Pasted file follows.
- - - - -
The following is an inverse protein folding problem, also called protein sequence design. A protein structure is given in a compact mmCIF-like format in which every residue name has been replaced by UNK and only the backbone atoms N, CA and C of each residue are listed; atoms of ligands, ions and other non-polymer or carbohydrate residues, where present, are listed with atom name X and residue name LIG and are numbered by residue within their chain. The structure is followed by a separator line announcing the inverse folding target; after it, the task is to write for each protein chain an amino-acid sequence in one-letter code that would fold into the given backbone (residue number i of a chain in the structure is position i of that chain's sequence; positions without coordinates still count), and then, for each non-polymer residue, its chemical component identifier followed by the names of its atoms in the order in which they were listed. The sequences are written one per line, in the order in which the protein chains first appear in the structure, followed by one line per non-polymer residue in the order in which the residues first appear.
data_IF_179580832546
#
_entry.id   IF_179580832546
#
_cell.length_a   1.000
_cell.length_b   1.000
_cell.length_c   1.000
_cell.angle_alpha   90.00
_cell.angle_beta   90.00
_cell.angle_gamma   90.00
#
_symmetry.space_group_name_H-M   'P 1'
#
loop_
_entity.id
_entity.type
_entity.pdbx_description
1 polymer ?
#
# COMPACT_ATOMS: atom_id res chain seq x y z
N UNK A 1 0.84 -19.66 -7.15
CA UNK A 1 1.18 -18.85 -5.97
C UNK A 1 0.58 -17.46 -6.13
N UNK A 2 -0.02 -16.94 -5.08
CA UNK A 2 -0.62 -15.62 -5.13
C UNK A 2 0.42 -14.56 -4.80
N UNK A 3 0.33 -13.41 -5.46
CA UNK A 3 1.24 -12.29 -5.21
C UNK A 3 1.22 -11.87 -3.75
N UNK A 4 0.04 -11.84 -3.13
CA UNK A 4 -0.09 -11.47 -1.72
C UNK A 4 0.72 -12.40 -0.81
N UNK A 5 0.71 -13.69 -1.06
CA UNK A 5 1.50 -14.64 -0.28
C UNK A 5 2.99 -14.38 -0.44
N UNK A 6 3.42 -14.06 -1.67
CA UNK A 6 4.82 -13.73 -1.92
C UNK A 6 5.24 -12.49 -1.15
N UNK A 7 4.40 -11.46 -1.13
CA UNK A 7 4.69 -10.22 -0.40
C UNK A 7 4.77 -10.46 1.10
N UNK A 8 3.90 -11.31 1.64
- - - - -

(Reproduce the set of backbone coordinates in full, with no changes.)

The following is an inverse protein folding problem, also called protein sequence design. A protein structure is given in a compact mmCIF-like format in which every residue name has been replaced by UNK and only the backbone atoms N, CA and C of each residue are listed; atoms of ligands, ions and other non-polymer or carbohydrate residues, where present, are listed with atom name X and residue name LIG and are numbered by residue within their chain. The structure is followed by a separator line announcing the inverse folding target; after it, the task is to write for each protein chain an amino-acid sequence in one-letter code that would fold into the given backbone (residue number i of a chain in the structure is position i of that chain's sequence; positions without coordinates still count), and then, for each non-polymer residue, its chemical component identifier followed by the names of its atoms in the order in which they were listed. The sequences are written one per line, in the order in which the protein chains first appear in the structure, followed by one line per non-polymer residue in the order in which the residues first appear.
data_IF_179580832546
#
_entry.id   IF_179580832546
#
_cell.length_a   1.000
_cell.length_b   1.000
_cell.length_c   1.000
_cell.angle_alpha   90.00
_cell.angle_beta   90.00
_cell.angle_gamma   90.00
#
_symmetry.space_group_name_H-M   'P 1'
#
loop_
_entity.id
_entity.type
_entity.pdbx_description
1 polymer ?
#
# COMPACT_ATOMS: atom_id res chain seq x y z
N UNK A 1 0.84 -19.66 -7.15
CA UNK A 1 1.18 -18.85 -5.97
C UNK A 1 0.58 -17.46 -6.13
N UNK A 2 -0.02 -16.94 -5.08
CA UNK A 2 -0.62 -15.62 -5.13
C UNK A 2 0.42 -14.56 -4.80
N UNK A 3 0.33 -13.41 -5.46
CA UNK A 3 1.24 -12.29 -5.21
C UNK A 3 1.22 -11.87 -3.75
N UNK A 4 0.04 -11.84 -3.13
CA UNK A 4 -0.09 -11.47 -1.72
C UNK A 4 0.72 -12.40 -0.81
N UNK A 5 0.71 -13.69 -1.06
CA UNK A 5 1.50 -14.64 -0.28
C UNK A 5 2.99 -14.38 -0.44
N UNK A 6 3.42 -14.06 -1.67
CA UNK A 6 4.82 -13.73 -1.92
C UNK A 6 5.24 -12.49 -1.15
N UNK A 7 4.40 -11.46 -1.13
CA UNK A 7 4.69 -10.22 -0.40
C UNK A 7 4.77 -10.46 1.10
N UNK A 8 3.90 -11.31 1.64